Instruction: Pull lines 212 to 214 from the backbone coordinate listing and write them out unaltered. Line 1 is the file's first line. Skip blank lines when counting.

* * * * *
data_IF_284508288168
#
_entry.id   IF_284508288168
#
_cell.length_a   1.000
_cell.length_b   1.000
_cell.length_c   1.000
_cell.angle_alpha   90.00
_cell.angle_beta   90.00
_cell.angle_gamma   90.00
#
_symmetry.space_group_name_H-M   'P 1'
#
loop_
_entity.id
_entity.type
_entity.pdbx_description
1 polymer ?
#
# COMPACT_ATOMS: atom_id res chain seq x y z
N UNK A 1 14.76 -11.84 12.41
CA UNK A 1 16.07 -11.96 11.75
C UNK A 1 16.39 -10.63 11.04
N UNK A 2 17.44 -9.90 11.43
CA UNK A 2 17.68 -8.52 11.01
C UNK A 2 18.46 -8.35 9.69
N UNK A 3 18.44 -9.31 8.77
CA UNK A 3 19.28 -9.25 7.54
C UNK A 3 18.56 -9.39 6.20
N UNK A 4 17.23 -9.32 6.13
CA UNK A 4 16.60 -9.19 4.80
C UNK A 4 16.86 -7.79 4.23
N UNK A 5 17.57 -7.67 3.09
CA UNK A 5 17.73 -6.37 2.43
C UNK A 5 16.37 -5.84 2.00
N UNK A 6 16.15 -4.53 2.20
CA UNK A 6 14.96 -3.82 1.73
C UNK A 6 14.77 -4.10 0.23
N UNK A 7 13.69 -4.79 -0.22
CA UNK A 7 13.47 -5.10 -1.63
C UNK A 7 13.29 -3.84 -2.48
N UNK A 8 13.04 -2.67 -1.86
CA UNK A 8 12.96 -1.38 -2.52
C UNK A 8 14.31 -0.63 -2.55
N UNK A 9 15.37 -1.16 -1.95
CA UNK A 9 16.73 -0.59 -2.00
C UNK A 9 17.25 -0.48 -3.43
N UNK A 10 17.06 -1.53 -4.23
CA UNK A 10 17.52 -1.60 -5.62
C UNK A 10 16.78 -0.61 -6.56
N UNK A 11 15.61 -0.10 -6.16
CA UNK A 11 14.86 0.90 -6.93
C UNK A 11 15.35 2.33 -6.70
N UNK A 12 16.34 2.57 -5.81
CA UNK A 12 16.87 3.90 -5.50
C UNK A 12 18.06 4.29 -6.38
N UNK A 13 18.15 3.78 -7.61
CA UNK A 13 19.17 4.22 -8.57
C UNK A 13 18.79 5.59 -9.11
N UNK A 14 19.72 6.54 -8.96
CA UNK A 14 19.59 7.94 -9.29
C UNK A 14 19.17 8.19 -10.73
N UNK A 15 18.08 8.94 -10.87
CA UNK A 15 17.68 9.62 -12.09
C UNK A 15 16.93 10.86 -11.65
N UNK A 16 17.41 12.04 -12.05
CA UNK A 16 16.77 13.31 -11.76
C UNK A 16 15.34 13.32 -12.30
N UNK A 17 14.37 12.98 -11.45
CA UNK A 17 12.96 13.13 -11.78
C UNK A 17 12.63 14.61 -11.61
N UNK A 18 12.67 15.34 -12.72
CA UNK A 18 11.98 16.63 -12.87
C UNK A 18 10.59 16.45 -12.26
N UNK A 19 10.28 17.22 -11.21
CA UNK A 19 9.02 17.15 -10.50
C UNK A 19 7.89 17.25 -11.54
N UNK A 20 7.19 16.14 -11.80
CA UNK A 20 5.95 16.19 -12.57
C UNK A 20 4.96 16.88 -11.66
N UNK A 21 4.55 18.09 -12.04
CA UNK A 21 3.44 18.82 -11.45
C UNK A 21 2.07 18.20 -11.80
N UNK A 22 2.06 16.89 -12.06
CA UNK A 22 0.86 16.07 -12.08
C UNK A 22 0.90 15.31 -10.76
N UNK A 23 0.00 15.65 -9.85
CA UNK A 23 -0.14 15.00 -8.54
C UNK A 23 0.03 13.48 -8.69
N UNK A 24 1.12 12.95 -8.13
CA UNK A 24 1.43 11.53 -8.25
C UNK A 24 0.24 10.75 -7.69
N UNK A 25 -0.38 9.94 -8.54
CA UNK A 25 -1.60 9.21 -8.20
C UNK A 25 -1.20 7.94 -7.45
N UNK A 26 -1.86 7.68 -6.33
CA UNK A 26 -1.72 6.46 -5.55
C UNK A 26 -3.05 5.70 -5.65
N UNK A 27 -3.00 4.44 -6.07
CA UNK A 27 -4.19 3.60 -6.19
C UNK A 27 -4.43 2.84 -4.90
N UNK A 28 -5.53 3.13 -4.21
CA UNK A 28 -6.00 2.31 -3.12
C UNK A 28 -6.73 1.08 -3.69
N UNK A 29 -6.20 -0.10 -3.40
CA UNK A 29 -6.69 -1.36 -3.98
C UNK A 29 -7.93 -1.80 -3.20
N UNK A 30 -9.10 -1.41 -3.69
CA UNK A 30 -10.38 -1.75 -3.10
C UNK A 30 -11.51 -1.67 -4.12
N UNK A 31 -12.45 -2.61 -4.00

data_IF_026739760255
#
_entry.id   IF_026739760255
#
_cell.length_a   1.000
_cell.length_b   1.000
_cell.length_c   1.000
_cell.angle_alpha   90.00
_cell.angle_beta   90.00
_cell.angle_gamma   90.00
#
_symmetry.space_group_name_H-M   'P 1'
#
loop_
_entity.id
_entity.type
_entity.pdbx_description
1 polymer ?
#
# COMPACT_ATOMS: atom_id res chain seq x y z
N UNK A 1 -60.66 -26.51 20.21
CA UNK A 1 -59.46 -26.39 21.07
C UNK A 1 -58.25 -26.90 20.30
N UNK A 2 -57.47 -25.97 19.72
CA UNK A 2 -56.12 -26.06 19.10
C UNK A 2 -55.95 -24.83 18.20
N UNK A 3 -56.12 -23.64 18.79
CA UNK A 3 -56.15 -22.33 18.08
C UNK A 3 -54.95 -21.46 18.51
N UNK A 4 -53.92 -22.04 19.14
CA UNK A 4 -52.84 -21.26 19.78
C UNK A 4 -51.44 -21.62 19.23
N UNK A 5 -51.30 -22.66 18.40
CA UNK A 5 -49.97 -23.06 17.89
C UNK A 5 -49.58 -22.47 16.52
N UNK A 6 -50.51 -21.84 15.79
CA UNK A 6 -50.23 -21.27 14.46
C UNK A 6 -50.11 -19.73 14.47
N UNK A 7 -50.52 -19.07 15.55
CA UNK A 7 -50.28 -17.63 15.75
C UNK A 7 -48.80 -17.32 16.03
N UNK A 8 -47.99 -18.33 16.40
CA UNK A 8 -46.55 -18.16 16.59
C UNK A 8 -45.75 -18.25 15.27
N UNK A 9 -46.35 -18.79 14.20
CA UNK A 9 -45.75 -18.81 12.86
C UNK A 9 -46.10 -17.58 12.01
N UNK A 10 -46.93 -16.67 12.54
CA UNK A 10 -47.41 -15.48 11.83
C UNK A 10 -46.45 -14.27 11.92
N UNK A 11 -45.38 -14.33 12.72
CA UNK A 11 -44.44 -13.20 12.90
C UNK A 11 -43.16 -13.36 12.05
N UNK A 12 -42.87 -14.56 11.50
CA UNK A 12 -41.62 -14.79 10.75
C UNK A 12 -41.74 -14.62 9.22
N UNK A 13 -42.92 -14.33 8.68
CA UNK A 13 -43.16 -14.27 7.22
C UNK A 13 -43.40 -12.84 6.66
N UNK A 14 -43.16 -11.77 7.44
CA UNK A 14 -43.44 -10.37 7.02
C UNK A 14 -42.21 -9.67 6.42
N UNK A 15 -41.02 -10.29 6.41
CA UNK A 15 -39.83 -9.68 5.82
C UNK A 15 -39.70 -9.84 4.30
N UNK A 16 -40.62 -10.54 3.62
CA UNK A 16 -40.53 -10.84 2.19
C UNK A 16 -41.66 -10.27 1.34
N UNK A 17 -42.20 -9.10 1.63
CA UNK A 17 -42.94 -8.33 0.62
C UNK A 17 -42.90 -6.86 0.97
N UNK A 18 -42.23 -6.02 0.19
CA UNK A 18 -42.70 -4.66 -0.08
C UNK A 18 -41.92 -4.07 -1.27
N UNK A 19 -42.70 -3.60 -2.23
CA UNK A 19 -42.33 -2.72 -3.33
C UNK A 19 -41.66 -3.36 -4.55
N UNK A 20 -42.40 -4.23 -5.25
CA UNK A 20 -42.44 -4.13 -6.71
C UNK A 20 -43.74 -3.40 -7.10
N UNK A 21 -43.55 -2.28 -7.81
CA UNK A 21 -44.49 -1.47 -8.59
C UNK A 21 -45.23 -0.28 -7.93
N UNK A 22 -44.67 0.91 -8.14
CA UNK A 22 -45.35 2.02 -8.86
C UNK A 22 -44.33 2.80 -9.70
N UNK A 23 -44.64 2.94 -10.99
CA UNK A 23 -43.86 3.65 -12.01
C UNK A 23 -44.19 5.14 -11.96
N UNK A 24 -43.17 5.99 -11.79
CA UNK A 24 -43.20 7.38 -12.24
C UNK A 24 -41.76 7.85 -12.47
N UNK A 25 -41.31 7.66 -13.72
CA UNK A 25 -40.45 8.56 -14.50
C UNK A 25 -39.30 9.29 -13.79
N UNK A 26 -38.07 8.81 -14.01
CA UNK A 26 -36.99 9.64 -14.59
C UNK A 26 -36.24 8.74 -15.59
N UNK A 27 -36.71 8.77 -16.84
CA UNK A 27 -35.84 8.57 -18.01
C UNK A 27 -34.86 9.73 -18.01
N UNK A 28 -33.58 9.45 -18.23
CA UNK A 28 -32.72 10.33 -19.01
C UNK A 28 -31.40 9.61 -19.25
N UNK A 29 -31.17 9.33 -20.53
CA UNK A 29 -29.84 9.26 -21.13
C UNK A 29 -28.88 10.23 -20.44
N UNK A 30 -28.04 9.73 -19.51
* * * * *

C UNK A 27 -34.86 9.73 -18.01
N UNK A 28 -33.58 9.45 -18.23
CA UNK A 28 -32.72 10.33 -19.01